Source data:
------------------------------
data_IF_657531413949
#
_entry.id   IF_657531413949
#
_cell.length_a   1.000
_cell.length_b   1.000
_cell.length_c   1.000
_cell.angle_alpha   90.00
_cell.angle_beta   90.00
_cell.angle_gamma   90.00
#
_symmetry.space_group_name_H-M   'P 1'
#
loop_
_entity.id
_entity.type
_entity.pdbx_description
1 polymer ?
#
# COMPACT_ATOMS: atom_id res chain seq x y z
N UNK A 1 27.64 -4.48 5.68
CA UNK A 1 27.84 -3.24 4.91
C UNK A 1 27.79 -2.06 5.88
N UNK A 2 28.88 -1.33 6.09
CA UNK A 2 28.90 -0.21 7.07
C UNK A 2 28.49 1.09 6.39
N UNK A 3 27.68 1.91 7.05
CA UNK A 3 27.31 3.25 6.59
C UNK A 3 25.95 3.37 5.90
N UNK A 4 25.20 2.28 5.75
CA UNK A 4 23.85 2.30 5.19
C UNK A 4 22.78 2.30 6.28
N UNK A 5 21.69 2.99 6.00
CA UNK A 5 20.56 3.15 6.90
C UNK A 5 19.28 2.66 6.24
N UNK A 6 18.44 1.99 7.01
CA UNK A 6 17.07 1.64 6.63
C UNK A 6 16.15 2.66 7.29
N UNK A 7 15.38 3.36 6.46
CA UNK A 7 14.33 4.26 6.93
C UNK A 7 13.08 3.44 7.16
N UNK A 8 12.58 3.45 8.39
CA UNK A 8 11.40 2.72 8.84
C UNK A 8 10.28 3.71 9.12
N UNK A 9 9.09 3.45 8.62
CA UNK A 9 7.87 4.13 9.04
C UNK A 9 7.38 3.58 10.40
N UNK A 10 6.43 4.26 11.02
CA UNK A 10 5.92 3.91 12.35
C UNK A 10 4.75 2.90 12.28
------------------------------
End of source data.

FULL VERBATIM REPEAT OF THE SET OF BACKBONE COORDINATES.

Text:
data_IF_657531413949
#
_entry.id   IF_657531413949
#
_cell.length_a   1.000
_cell.length_b   1.000
_cell.length_c   1.000
_cell.angle_alpha   90.00
_cell.angle_beta   90.00
_cell.angle_gamma   90.00
#
_symmetry.space_group_name_H-M   'P 1'
#
loop_
_entity.id
_entity.type
_entity.pdbx_description
1 polymer ?
#
# COMPACT_ATOMS: atom_id res chain seq x y z
N UNK A 1 27.64 -4.48 5.68
CA UNK A 1 27.84 -3.24 4.91
C UNK A 1 27.79 -2.06 5.88
N UNK A 2 28.88 -1.33 6.09
CA UNK A 2 28.90 -0.21 7.07
C UNK A 2 28.49 1.09 6.39
N UNK A 3 27.68 1.91 7.05
CA UNK A 3 27.31 3.25 6.59
C UNK A 3 25.95 3.37 5.90
N UNK A 4 25.20 2.28 5.75
CA UNK A 4 23.85 2.30 5.19
C UNK A 4 22.78 2.30 6.28
N UNK A 5 21.69 2.99 6.00
CA UNK A 5 20.56 3.15 6.90
C UNK A 5 19.28 2.66 6.24
N UNK A 6 18.44 1.99 7.01
CA UNK A 6 17.07 1.64 6.63
C UNK A 6 16.15 2.66 7.29
N UNK A 7 15.38 3.36 6.46
CA UNK A 7 14.33 4.26 6.93
C UNK A 7 13.08 3.44 7.16
N UNK A 8 12.58 3.45 8.39
CA UNK A 8 11.40 2.72 8.84
C UNK A 8 10.28 3.71 9.12
N UNK A 9 9.09 3.45 8.62
CA UNK A 9 7.87 4.13 9.04
C UNK A 9 7.38 3.58 10.40
N UNK A 10 6.43 4.26 11.02
CA UNK A 10 5.92 3.91 12.35
C UNK A 10 4.75 2.90 12.28